Whenever I read the caption that says the story is inspired by true events, the first thing I wonder is how much of film is actually truth and how much is poetic license. Am I the only one who wonders that? I’m guessing I’m not. In the case of Dragon Blade, I’m thinking that the opening featuring Jackie Chan’s trademark clumsy marital arts style is likely the latter, a tale that falls short of war epic status due to sentimental tendency. Held my attention in the beginning; however, I felt my interest wane in the middle, and by the conclusion it had lost me completely. Sad, because I was excited for this film when I originally heard about it.
Dragon Blade takes place in 50 BC, and Jackie Chan is Huo An, captain of the Silk Road Protection Squad. As the group’s leader, Huo An with a small coalition does his best to keep the peace in Silk Road, a task that is very difficult given the constantly warring factions. Despite these obstacles, Huo An holds steadfast to his code, refusing to resort to violence without attempting peaceful negotiations first. An honorable man, his life is shortly turned upside down when he and his group are accused of smuggling gold and sentenced to a prison camp.
Meanwhile, Roman Legion general Lucius is making his way across the terrain with a limited army and a sickly child. When these two initially meet, there is conflict (although Huo An does everything he can to prevent such) that is quickly resolved once Lucius’s situation is explained. The boy in his care was to be the successor to the Roman Consul until the boy’s elder brother Tiberius (Adrien Brody), who was passed over for the title, staged a coup and seized power after murdering their father. To protect the rightful successor, Lucius and the men loyal to him deserted and fled with the boy. With Tiberius on his way, the two meet form an alliance to overthrow him and prevent his evil reign.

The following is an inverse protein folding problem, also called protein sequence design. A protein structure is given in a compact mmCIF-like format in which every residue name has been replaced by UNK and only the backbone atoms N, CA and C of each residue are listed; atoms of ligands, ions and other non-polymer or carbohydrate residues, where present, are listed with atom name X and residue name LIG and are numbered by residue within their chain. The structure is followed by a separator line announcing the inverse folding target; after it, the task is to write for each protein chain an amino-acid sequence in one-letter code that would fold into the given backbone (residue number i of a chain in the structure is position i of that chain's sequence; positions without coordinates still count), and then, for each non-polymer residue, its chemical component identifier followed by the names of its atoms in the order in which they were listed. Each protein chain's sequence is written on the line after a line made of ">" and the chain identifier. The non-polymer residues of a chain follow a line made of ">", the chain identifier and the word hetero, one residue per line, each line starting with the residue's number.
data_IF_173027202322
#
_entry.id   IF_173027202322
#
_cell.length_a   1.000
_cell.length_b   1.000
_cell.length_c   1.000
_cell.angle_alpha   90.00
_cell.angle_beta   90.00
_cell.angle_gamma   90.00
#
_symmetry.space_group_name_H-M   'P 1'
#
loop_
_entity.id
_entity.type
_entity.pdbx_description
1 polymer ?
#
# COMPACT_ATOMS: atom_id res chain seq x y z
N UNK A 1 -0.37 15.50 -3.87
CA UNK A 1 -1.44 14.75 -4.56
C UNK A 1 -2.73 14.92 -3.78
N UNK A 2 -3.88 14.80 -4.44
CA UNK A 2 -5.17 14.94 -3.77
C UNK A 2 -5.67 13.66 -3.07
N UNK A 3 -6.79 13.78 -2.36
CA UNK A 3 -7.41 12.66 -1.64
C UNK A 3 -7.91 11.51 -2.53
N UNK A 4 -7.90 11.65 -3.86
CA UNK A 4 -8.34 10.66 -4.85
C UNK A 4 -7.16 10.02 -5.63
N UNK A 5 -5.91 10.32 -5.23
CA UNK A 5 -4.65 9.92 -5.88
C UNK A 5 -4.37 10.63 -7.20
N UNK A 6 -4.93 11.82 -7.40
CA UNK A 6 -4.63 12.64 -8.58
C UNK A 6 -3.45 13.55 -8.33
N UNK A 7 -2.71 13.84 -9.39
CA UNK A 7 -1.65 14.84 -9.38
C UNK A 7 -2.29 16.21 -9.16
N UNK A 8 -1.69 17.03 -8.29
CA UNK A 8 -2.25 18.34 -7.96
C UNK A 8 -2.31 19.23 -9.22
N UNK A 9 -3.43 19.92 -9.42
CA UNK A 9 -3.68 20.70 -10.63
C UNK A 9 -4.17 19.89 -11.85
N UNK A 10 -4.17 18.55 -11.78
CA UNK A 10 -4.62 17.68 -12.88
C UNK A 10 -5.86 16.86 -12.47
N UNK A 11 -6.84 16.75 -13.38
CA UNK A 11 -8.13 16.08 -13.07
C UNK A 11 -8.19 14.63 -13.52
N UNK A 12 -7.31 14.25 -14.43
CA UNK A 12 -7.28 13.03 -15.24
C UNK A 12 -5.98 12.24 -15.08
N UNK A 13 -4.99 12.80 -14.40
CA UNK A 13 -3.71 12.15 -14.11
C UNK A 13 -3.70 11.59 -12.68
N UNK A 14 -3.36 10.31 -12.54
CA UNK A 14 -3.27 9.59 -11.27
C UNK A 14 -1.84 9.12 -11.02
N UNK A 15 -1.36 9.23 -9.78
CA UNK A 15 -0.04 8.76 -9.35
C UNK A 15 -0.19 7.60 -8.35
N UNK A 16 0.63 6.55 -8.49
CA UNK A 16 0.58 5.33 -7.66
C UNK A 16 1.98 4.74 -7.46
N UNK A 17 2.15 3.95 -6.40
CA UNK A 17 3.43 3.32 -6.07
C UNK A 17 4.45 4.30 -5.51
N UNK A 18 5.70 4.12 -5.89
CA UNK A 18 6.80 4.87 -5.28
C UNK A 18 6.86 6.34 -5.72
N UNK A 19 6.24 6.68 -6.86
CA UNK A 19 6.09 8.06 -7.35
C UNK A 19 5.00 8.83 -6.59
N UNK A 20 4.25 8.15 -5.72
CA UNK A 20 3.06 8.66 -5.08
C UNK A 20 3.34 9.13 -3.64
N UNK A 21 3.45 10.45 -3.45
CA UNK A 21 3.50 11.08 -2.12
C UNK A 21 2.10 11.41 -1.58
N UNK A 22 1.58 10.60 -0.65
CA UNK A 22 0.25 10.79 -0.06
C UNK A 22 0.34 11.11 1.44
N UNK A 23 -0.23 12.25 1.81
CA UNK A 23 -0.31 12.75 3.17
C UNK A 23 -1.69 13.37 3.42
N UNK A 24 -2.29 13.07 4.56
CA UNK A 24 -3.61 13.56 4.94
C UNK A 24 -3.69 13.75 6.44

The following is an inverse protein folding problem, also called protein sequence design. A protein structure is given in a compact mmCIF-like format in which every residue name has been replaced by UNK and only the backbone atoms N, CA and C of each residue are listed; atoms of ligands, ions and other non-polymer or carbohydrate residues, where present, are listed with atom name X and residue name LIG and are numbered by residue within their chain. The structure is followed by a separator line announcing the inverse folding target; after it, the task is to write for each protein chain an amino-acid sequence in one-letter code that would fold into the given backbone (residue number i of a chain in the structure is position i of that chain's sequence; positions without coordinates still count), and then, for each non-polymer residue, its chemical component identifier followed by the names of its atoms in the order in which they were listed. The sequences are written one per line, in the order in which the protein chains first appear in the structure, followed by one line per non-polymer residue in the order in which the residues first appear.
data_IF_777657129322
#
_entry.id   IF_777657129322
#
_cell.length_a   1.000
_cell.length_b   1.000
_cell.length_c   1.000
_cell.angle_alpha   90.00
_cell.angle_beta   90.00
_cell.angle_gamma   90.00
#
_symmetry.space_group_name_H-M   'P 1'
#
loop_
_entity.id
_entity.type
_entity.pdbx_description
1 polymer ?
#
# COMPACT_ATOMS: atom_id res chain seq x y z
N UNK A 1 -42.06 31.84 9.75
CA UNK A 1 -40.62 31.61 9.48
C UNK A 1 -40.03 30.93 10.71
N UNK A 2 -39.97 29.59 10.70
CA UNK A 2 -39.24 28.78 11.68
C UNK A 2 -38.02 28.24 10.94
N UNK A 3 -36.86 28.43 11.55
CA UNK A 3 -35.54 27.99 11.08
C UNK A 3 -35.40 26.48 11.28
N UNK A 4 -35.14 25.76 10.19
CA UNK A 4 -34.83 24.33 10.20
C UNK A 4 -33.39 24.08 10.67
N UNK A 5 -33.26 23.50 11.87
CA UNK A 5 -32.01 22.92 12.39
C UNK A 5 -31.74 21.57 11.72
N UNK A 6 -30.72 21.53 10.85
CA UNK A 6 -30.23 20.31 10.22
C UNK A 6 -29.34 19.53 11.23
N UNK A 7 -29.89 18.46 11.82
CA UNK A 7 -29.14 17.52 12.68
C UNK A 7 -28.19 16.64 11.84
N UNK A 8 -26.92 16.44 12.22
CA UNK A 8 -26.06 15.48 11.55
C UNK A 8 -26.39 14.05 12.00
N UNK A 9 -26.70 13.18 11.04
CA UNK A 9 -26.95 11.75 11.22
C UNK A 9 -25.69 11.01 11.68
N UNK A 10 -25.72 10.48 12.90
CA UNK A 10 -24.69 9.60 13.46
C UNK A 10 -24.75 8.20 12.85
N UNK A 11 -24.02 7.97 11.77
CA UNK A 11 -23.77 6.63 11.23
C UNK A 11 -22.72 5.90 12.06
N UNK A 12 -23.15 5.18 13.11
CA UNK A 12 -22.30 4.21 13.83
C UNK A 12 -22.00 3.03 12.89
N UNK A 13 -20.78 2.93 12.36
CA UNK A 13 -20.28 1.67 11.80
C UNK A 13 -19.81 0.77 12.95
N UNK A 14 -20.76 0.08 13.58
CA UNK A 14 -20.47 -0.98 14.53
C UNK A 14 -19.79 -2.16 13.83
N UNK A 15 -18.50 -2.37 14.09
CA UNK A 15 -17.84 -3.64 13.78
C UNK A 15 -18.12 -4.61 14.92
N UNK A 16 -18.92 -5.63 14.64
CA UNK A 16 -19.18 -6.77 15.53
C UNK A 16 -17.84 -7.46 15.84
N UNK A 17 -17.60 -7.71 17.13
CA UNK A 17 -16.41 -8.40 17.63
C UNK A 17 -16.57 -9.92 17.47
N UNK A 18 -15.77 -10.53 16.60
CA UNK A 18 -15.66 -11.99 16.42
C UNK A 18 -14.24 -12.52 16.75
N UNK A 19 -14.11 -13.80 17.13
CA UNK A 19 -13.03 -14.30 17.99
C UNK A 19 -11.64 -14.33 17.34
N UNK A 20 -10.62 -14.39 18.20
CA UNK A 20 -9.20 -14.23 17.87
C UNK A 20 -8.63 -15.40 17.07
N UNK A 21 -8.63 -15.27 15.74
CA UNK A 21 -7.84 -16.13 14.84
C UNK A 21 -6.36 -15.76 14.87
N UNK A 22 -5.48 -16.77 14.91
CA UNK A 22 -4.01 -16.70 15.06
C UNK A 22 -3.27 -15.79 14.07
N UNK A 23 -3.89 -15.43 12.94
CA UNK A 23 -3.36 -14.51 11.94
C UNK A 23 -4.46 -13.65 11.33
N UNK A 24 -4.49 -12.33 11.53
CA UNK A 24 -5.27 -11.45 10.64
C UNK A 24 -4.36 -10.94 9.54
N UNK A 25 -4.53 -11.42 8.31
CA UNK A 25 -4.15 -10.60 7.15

As I mentioned earlier, the film had my attention in the beginning. Watching Jackie Chan’s style evokes fond memories of his glory days during the opening fight sequence. Somewhere around when the group was sentenced to the prison camp is when I begin to feel a shift in my perspective. The film alternates from English to Chinese with subtitles; however, that isn’t what bothered me. There was a bit of confusion in regard to the group’s sentencing; it is not fully explained in my opinion. I think more time needed to be spent of the execution of this plot device, because as it stands it was very immediate, and there was no real substance behind it. No struggle or attempts on Huo An part to plead his case or that of his men. Granted, at this time, it is clear that confrontation is not really the main characters go-to move, but his acceptance of an unfair fate did damage to my opinion of the character. If he had raised more protest, at least for the sake of his men, it would have gone over better in my opinion.